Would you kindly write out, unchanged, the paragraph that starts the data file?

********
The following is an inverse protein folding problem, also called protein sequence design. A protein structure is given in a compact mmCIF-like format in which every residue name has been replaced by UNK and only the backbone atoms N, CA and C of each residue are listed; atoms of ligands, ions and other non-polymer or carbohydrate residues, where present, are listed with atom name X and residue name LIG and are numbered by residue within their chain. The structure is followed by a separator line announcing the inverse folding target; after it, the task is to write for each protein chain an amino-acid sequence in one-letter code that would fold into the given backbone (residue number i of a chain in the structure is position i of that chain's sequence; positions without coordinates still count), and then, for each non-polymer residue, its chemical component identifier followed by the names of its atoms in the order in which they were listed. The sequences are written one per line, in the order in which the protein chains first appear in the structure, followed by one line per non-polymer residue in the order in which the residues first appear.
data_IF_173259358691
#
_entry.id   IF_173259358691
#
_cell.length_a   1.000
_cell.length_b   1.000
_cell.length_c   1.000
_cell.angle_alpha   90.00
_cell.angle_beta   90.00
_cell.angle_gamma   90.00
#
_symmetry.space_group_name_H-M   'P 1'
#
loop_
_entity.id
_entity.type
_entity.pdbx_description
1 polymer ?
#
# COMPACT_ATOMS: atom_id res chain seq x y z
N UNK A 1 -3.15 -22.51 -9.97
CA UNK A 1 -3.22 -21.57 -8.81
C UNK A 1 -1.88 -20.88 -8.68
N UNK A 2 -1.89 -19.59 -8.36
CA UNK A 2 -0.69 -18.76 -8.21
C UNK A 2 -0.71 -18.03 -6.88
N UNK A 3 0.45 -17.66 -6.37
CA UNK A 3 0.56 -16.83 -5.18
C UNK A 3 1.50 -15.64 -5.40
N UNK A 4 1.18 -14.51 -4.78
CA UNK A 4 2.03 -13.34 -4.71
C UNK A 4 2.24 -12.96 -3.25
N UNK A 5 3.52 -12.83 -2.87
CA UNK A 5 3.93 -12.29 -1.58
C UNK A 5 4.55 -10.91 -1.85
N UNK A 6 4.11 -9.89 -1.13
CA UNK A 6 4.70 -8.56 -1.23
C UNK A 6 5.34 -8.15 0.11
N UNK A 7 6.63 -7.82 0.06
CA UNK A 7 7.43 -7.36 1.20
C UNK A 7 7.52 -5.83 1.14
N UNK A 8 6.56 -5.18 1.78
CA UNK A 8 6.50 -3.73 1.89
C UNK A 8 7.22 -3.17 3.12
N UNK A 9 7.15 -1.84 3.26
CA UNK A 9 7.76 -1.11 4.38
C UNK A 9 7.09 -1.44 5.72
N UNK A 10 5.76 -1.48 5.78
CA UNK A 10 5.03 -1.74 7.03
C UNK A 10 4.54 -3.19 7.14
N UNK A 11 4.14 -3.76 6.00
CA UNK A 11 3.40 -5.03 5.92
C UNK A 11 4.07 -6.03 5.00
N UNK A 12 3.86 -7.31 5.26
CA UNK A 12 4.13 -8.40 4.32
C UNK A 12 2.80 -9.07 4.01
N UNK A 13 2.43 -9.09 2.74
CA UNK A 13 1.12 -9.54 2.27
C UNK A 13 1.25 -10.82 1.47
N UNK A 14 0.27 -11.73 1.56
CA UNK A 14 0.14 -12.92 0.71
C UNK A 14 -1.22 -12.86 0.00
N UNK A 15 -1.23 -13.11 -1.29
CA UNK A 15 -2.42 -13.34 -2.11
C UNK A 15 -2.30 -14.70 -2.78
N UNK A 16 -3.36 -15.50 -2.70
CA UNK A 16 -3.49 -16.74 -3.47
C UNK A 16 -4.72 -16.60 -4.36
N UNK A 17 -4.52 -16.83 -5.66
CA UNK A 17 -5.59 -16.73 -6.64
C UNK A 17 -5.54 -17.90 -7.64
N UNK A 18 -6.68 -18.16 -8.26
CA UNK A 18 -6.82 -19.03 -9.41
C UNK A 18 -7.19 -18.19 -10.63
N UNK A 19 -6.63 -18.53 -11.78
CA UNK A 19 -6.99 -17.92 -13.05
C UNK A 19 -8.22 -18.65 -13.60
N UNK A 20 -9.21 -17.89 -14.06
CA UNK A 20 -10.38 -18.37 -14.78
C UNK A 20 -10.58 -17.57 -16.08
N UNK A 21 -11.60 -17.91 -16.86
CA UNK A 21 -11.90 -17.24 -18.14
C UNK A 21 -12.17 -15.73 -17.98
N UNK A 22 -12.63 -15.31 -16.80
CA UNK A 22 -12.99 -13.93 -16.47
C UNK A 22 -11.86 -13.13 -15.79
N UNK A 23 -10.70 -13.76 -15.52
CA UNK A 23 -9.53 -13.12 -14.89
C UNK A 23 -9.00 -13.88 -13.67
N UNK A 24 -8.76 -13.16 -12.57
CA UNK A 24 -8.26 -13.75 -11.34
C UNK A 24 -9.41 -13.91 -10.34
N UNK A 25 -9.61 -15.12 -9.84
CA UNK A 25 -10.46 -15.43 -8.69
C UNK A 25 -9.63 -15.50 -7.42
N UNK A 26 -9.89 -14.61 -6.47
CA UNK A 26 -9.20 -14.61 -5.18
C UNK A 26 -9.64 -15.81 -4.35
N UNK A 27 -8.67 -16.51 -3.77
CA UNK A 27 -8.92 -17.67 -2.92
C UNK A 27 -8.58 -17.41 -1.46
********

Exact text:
The following is an inverse protein folding problem, also called protein sequence design. A protein structure is given in a compact mmCIF-like format in which every residue name has been replaced by UNK and only the backbone atoms N, CA and C of each residue are listed; atoms of ligands, ions and other non-polymer or carbohydrate residues, where present, are listed with atom name X and residue name LIG and are numbered by residue within their chain. The structure is followed by a separator line announcing the inverse folding target; after it, the task is to write for each protein chain an amino-acid sequence in one-letter code that would fold into the given backbone (residue number i of a chain in the structure is position i of that chain's sequence; positions without coordinates still count), and then, for each non-polymer residue, its chemical component identifier followed by the names of its atoms in the order in which they were listed. The sequences are written one per line, in the order in which the protein chains first appear in the structure, followed by one line per non-polymer residue in the order in which the residues first appear.